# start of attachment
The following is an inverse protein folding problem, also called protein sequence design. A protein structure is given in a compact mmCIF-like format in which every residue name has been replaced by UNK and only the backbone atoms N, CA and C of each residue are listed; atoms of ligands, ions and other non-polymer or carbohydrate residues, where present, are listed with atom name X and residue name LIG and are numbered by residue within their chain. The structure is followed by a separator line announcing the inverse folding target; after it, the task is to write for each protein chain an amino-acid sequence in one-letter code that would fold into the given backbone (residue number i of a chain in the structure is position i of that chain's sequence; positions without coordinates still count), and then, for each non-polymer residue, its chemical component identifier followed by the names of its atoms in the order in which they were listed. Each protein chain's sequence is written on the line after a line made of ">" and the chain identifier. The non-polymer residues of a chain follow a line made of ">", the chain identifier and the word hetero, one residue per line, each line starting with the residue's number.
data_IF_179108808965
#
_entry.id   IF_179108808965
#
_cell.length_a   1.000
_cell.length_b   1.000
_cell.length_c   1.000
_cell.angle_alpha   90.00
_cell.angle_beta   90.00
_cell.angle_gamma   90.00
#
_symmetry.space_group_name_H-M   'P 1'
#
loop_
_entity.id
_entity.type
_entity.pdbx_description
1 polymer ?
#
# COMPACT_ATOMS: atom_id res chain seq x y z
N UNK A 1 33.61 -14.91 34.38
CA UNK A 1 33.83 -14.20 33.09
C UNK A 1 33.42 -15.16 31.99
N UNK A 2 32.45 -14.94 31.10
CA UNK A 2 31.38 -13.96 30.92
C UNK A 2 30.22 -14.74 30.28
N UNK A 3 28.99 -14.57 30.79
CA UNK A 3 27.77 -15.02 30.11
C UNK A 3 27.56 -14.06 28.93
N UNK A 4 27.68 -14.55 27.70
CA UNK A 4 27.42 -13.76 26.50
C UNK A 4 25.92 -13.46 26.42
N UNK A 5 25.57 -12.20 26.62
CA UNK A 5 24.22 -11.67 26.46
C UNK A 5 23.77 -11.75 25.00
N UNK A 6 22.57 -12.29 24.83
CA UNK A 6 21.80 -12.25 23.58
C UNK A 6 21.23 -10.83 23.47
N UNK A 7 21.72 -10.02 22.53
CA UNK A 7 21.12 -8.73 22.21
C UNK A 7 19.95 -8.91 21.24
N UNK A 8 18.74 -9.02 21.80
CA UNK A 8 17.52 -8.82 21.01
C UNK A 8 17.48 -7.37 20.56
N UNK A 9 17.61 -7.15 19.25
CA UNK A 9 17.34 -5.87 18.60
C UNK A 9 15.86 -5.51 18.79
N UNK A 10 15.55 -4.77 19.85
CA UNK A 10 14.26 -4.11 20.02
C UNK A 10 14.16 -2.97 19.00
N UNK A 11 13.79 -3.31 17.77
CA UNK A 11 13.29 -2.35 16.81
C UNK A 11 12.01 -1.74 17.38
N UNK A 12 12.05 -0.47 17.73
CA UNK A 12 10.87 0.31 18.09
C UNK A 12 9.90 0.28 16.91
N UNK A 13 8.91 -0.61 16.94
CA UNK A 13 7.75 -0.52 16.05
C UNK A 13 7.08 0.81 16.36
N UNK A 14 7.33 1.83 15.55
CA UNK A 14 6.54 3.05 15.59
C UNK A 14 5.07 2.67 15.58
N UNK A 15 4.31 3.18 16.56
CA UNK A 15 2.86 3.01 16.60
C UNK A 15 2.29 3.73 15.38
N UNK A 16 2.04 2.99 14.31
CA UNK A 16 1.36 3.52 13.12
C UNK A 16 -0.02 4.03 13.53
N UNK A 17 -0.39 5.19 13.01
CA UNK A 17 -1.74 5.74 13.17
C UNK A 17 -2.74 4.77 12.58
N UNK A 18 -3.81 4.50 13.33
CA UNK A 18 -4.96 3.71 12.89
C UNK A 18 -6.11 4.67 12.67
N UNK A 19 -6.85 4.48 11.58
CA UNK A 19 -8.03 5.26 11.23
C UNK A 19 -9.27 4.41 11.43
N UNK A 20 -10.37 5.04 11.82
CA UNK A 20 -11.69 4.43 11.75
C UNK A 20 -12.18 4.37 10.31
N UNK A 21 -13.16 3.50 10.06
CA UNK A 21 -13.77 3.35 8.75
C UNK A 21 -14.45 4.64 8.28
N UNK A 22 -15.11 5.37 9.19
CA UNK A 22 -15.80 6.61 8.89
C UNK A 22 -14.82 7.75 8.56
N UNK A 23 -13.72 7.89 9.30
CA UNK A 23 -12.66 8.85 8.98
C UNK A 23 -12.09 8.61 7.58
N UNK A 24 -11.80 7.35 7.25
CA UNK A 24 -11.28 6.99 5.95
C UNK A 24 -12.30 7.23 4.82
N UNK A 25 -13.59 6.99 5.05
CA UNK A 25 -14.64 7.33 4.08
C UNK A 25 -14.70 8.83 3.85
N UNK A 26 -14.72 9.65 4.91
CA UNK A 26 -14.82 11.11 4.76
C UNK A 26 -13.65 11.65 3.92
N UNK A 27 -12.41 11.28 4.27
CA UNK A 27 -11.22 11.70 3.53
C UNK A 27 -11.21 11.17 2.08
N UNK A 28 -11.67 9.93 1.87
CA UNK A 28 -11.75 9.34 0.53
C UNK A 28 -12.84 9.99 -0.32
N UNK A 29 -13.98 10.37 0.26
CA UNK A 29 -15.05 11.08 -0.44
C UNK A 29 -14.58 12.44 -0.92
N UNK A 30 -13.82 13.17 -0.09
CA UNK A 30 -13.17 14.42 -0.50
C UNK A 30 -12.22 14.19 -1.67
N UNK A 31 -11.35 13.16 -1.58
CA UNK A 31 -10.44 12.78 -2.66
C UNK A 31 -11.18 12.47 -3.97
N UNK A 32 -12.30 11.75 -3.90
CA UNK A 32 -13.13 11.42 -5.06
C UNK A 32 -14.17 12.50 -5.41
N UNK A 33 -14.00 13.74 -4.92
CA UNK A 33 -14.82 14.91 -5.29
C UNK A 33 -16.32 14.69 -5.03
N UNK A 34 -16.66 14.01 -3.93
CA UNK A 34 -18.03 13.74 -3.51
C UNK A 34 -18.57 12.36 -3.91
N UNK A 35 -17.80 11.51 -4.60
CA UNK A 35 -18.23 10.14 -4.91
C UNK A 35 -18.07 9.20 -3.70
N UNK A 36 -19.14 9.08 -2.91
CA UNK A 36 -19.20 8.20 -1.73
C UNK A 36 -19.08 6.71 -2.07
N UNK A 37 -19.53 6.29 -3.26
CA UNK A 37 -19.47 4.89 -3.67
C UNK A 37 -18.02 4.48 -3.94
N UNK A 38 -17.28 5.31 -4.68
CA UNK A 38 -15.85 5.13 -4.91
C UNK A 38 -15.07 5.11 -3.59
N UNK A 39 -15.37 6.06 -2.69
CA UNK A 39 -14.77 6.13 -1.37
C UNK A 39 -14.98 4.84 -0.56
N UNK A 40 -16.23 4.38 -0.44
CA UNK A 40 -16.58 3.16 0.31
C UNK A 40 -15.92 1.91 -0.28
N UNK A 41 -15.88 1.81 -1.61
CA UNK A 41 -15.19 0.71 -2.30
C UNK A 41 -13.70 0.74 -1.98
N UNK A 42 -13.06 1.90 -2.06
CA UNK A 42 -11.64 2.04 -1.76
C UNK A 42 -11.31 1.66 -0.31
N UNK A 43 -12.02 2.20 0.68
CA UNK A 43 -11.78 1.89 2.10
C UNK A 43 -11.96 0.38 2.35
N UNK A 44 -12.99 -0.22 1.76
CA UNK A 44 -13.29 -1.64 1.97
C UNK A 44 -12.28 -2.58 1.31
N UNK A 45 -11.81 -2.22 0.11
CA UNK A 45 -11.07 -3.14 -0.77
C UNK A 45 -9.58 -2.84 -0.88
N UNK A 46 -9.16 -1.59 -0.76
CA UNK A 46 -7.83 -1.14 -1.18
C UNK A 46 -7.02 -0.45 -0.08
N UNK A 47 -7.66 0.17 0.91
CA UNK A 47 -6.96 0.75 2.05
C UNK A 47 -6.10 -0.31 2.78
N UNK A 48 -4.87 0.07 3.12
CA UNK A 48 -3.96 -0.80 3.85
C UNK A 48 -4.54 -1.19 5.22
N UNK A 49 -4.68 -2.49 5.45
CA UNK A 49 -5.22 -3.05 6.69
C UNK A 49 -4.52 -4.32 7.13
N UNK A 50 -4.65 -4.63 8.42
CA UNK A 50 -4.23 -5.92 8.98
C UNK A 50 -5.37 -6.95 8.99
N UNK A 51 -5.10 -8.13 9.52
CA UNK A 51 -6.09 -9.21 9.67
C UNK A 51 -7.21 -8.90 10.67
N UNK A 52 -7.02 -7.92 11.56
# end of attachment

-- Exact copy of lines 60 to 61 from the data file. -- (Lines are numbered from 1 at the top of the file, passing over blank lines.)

C UNK A 13 7.08 0.81 16.36
N UNK A 14 7.33 1.83 15.55